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PAST CONTEST THEMES
For more information, email OceanPals@BeneathTheSea.org. Or write to Ocean Pals, Beneath The Sea, 495 New Rochelle Road, Bronxville, NY 10708.
Beneath the Sea 2002
Beneath The Sea's Ocean Pals Poster Contest for Children is a national environmental education-through-art program. Its purpose is to encourage young people to become aware of and share their concerns for the marine environment through poster art. Their messages will be brought to the widest possible audience to create a stronger commitment to protect the environment on which all life on this planet depends.
Aliens in Our Waters
Illustrated by invasive exotic species which are alien to the ecosystem. These invasive species can be plants, animals or other organisms. Why the concern? What do they look like? Where have they invaded? How do they spread? How can they be stopped? What can you do?
Deadline: December 21, 2001
Ocean Pals News Flash! At Risk! All coastal marine life as destructive seaweed
(Caulerpa taxifolia) threatens kelp forests and their related fish,
marine mammals and sea birds. Tiny invaders in America's rivers,
lakes and streams are disrupting our marine ecosystems. Alien
jellyfish, the Terminators, are clogging fishing nets and decimating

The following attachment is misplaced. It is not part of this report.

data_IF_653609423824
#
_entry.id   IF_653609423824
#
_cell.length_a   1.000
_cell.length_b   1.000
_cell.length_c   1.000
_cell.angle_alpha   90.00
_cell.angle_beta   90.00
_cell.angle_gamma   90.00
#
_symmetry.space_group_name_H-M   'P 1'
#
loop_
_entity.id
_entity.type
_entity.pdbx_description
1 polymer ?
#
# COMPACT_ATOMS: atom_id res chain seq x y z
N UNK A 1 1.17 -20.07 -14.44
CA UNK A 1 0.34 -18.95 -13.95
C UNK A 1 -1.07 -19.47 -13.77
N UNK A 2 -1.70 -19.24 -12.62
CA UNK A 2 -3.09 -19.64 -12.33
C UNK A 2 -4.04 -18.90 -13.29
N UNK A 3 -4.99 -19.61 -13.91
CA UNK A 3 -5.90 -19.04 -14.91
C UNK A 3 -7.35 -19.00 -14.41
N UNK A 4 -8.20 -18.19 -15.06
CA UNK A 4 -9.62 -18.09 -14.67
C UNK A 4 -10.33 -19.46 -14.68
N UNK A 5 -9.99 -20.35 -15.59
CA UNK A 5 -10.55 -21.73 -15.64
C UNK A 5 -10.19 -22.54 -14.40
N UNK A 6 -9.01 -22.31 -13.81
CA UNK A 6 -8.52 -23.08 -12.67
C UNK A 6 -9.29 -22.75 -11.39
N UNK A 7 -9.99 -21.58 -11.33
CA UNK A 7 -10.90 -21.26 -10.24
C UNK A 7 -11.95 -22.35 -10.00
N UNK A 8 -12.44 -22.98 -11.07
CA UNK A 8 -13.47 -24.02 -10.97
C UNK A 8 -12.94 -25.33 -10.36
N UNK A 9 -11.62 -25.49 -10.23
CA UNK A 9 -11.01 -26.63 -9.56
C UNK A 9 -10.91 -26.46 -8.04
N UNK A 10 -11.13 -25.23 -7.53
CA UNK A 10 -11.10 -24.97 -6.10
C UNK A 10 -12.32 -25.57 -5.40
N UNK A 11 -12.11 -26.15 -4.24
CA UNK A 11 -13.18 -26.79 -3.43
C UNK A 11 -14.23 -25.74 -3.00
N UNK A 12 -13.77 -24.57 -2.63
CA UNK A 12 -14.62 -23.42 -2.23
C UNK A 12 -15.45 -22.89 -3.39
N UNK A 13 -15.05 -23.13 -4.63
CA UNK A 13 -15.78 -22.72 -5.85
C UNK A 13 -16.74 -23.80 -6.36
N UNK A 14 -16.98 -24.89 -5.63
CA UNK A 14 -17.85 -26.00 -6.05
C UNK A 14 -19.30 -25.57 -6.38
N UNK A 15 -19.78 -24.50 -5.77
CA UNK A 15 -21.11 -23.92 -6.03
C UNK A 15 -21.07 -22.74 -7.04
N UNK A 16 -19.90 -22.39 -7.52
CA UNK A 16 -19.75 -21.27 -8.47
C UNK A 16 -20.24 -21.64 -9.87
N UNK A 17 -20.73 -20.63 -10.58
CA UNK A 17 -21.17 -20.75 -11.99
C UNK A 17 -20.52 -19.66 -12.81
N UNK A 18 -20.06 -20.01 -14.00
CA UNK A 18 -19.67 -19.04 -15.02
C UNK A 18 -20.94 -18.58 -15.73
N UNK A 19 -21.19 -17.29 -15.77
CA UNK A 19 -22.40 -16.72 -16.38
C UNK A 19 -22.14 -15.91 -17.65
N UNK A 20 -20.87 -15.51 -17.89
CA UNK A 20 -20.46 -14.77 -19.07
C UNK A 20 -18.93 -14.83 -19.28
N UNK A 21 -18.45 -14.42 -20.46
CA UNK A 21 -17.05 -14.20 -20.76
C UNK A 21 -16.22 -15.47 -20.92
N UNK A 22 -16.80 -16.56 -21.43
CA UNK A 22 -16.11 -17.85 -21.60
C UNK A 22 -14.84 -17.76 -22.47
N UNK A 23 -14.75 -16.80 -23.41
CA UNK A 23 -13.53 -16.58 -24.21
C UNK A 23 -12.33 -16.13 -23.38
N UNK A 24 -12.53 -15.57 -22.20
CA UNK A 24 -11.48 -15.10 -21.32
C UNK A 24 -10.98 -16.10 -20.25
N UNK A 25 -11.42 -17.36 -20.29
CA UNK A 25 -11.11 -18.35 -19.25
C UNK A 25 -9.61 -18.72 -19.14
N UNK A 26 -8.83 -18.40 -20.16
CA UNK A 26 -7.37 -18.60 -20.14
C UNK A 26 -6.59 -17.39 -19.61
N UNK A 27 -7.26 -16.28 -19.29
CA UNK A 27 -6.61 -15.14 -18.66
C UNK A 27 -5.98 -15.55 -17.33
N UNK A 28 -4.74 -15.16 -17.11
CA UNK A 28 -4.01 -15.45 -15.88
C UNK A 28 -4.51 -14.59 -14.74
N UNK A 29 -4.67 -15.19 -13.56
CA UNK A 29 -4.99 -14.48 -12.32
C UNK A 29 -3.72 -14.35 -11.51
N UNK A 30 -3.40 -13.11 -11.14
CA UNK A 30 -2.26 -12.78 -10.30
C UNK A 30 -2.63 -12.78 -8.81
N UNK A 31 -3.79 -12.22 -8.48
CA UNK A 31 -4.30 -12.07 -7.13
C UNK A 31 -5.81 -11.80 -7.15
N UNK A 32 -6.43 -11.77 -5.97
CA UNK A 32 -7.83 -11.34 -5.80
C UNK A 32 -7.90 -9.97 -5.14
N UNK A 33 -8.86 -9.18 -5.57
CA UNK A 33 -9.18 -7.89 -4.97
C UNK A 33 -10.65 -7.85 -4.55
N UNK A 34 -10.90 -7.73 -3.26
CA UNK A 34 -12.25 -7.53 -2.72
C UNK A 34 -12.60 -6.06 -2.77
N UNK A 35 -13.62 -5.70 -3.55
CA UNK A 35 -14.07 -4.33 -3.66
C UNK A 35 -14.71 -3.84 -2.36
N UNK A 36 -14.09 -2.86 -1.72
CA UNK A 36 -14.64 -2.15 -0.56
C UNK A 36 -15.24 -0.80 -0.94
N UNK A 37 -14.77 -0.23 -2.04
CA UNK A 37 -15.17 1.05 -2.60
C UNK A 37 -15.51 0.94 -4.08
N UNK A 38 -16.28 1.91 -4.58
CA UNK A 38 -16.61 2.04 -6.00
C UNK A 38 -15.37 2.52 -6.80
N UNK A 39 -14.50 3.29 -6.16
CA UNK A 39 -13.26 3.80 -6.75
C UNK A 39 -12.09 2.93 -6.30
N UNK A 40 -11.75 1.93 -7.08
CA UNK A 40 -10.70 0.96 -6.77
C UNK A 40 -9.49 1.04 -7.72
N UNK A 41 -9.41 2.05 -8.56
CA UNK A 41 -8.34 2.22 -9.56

shrimp larvae and fish eggs.
of the newest invasive species to hit U.S. waters, the fishhook flea,
is thriving in Lake Ontario and the Finger Lakes. Marching on and on
and on, green crabs have successfully established residency on the
East Coast and now in California. Hydrilla, another aquatic weed, has
clogged lakes and rivers as far west as California and Washington.
Hitching a ride are the zebra mussels, a tiny animal with the power
to shut down entire electric utilities by clogging water intake
pipes. Turn over almost any rock uncovered by low tide in the
Northeast and you will probably uncover a small purplish-black alien,
the Pacific crab. Several human activities contribute to the long
distance accidental transport of aquatic organisms. However, not all
alien invaders are from far away lands. The flathead catfish, native
to our land, now inhabits 18 states where it was previously unknown.
It lives for 20 years, weighs 50 pounds and feeds mostly on other
Awareness is Urgent! The rate of invasions has been
rapidly increasing. To learn more about them and what we can do to
prevent further invasion, check the web site below. Put your findings
into a poster to show the world how we can act NOW to recognize and
stop these aliens in our waters.
Winners will be presented on Sunday, March 24, 2002 at Beneath The Sea 2002's Ocean Pals Theater, which will feature slide presentations, sea songs, hands-on workshops, contests, prizes, and special guest appearances.
Funding for this project is made possible through Beneath the Sea and grants from the Cayman Islands Department of Tourism, the Children's Hospital at Westchester Medical Center, and the Scuba Network.
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This page is maintained by Anne Judge at webmaster@BeneathTheSea.org. Last modified on Monday, October 1, 2001. Permission for non commercial distributions is granted, provided that this file is distributed intact.